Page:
Next up is the series’ most famous distinction on enemy and story development: the Nemesis System. Shadow of War improves vastly on the previous incarnation of this system that procedurally generates enemies based on looks, weapons, armor, personality, strengths and weaknesses. In the previous game, each enemy was somewhat unique, but later they started to feel similar in terms of strengths and weaknesses. Here each enemy captain, war-chief and overlord has even more listed strengths and weaknesses that cover everything from fear of Caragors, hatred of betrayal, to commanding a gang of warriors and using war banners to rally their allies to attack harder. There are also more cosmetic features to the various Orc leaders that depend on their clan such as Dark or Mystic. Dark Orcs tend to wear hoods and darker clothing and use cursed weapons to disrupt your wraith abilities, who Mystic who wear silver armor and masks.
The Nemesis System also more accurately portrays personalities and makes each enemy unique. One might be called the Screamer because instead of speaking he will let out loud and obnoxious cries in and out of battle, while another might be called the Collector because he has a penchant for absorbing the strengths of his vanquished foes by claiming trophies from them. By extension, their titles and looks can change based on their interactions with Talion. An orc captain could be cleaved in half only to return encased in metal armor from head-to-toe a la Darth Vader, identifying as “the Machine” and saying, “My brothers put me back together, but it was you who created me.”
Talion can also shame Orc leaders to reduce their level, with a possibility of making them either deranged (weaker) or maniacs (stronger). Their minds will be broken and they will become shells of their former selves, making Talion into something of a Sith Lord on top of the desire to conquer Mordor.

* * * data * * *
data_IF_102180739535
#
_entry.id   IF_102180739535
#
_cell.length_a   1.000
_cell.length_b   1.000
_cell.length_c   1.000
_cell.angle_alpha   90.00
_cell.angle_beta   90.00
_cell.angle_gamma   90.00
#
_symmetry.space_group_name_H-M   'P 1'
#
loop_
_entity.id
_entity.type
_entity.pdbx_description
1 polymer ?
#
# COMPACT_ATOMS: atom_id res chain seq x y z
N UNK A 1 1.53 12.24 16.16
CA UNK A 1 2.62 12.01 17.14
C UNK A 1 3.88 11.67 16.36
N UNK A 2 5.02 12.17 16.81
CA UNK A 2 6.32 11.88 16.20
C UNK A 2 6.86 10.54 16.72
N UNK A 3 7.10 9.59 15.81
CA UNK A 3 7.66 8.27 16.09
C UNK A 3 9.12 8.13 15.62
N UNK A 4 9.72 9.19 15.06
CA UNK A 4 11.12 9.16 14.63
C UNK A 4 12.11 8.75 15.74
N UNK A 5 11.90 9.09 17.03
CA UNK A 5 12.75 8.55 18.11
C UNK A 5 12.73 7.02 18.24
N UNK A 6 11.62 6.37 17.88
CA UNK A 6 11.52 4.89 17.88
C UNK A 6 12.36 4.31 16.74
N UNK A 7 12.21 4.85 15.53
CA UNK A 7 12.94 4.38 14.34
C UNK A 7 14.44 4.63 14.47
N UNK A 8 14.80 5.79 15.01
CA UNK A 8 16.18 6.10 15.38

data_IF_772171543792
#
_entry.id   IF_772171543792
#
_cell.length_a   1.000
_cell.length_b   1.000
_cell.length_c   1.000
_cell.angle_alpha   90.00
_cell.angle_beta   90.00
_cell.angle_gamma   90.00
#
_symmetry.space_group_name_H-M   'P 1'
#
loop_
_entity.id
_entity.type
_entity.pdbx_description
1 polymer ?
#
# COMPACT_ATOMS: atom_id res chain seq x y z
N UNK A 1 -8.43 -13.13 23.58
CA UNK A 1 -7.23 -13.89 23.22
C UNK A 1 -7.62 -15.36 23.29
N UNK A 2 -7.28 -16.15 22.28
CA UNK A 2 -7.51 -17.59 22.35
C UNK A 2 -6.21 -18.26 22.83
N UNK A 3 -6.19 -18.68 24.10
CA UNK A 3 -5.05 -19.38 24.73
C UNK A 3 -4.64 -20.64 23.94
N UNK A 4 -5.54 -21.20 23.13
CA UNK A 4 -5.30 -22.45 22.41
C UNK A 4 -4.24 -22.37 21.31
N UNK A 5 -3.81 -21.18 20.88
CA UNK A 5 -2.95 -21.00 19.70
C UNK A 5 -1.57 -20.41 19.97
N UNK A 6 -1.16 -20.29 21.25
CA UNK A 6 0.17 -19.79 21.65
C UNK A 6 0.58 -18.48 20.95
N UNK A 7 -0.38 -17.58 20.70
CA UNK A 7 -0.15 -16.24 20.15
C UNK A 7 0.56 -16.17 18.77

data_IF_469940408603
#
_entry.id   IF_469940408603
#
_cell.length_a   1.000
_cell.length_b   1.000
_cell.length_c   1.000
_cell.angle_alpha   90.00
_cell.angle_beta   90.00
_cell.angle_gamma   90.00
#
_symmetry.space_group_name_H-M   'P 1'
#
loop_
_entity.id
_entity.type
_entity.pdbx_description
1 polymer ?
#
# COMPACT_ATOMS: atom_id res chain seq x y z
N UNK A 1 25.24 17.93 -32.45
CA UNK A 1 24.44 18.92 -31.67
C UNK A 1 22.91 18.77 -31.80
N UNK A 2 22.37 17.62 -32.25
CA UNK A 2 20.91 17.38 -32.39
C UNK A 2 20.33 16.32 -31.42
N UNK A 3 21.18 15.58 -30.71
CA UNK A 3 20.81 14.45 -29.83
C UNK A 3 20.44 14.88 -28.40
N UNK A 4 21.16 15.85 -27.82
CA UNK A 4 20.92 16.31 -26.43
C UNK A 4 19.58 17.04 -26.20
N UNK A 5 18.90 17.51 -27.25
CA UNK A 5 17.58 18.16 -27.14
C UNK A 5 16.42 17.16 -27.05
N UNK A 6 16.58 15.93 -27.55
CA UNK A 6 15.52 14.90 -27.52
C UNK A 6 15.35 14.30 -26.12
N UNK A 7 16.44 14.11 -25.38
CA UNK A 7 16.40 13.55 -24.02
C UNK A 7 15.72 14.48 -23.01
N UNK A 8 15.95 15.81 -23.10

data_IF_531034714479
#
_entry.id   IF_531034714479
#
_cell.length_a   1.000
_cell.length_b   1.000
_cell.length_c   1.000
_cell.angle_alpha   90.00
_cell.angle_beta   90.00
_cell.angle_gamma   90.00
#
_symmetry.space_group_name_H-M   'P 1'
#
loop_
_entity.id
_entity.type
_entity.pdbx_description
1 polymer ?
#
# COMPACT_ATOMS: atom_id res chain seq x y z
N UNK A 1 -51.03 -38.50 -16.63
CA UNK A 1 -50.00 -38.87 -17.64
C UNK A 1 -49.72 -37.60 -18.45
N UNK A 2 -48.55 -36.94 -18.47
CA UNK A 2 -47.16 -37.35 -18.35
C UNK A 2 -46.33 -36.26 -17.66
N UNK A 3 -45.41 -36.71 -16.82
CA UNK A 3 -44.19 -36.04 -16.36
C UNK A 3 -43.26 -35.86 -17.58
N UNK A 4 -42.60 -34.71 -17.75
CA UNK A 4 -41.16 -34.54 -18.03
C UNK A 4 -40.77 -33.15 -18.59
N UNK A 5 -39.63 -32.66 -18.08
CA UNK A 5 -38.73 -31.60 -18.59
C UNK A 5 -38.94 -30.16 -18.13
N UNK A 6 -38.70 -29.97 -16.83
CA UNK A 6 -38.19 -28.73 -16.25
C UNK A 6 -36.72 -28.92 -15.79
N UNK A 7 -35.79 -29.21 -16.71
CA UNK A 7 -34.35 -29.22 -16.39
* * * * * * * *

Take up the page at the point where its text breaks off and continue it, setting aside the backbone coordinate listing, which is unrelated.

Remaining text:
One such Orc is a proud Olog-hai (a smarter type of troll) who calls himself Ar-Benu the Bludger and crushes every one of his enemies with his mace. Talion decides to dominate this Olog and make him his bodyguard, but a sudden betrayal leads to Ar-Benu being too strong-willed to be taken back into Celebrimbor’s influence. After repeated shaming, Ar-Benu’s mind collapses with fear and loathing, causing him to mutter gibberish and cry in despair, then erupt with cackling laughter. Talion kills the broken Olog out of mercy by cutting his head off to end his suffering quickly.
Overall, this game is a worthy installment in an awesome franchise that has far-reaching effects on the larger Tolkien lore of Middle-earth. It expands on the world by exploring the Second Age exploits of Celebrimbor, Sauron and others. It also adds in sprinkles of lore for lands outside the borders shown on the maps of Middle-earth, such as Rhun, the Heradrim and Numenor. Fans of the series and the Lord of the Rings trilogy will enjoy it for its 50- to 60-hour campaign and its pages of lore that describe things not well-known outside the books.
Featured image from LOTR Wiki
Gunner is a Journalism major who writes for Byte’s both Reviews Team and Features Team. He’s loved writing, video games and martial arts since he was a kid. Gunner loves that he is able to combine a lot of my interests and hobbies together through Byte and the people he works with.
Middle-earth: Shadow of War
'Middle-earth: Shadow of War' expands and improves on its predecessor in almost every way from longer story, deeper character interaction and development between them, abilities, loot and upgrades and the Nemesis System. Despite these great features and fun gameplay, it can feel cheap at times when Talion doesn’t seem to react to the player’s button presses or goes after the wrong target in a huge mob, wasting the momentum built by executing combos.